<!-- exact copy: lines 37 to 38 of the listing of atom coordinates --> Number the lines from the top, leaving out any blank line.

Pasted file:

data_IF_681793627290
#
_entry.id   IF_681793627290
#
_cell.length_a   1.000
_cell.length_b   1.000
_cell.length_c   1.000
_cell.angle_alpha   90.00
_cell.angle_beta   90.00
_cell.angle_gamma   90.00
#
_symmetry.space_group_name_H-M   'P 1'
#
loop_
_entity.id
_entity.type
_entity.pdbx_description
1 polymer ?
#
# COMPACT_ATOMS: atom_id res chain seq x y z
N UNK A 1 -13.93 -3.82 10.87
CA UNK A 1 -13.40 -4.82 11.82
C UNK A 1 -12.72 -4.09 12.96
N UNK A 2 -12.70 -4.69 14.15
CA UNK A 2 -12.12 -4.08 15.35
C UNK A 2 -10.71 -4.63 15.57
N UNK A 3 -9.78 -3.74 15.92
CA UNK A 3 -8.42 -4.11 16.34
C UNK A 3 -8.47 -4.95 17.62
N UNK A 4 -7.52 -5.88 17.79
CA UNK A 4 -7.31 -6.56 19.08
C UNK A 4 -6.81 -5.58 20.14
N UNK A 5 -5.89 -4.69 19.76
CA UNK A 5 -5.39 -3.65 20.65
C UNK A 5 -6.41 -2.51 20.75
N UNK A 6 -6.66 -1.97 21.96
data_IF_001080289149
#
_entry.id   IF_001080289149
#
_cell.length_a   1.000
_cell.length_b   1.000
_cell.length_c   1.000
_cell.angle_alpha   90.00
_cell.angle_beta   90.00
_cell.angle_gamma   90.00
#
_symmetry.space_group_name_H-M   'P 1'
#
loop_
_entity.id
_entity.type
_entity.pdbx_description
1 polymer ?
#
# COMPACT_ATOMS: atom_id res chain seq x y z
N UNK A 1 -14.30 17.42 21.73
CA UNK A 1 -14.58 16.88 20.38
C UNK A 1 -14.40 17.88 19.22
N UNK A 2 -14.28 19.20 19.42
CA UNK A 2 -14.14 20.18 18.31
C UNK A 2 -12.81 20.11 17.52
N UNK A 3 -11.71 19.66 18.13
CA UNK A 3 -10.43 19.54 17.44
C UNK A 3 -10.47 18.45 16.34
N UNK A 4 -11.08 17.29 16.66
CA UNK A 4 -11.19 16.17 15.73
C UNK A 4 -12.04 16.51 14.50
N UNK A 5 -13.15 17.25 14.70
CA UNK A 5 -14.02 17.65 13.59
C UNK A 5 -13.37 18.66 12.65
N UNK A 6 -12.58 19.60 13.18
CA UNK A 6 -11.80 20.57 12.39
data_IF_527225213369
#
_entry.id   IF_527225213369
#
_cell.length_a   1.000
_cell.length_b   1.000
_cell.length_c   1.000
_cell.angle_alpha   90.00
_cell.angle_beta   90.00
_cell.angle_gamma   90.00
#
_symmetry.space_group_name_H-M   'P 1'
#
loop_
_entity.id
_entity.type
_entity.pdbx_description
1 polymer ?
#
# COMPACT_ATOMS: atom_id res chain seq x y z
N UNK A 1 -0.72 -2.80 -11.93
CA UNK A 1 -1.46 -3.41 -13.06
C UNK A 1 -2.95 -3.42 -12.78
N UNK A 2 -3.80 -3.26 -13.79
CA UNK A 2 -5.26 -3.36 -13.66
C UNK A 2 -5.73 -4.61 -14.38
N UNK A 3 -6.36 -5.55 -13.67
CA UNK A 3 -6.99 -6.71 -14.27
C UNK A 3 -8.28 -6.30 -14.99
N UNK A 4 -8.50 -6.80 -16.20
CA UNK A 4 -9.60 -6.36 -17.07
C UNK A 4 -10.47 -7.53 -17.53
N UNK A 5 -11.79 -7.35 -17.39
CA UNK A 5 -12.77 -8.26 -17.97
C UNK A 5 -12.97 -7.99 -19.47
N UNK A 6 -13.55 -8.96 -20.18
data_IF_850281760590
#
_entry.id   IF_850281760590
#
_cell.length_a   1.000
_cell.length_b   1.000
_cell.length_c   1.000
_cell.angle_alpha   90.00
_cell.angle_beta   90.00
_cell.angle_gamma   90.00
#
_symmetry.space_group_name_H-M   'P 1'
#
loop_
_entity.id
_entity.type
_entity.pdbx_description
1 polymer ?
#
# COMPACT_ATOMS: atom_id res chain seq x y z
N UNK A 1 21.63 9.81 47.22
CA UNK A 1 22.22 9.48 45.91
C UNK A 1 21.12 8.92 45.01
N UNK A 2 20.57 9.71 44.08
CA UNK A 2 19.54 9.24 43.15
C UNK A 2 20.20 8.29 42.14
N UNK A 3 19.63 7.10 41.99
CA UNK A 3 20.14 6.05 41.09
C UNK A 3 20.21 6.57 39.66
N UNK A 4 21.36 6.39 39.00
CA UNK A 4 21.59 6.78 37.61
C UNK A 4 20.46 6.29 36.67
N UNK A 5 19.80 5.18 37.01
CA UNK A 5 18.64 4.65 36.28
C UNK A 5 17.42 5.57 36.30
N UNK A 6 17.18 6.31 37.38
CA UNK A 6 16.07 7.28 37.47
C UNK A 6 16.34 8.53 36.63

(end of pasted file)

data_IF_001080289149
#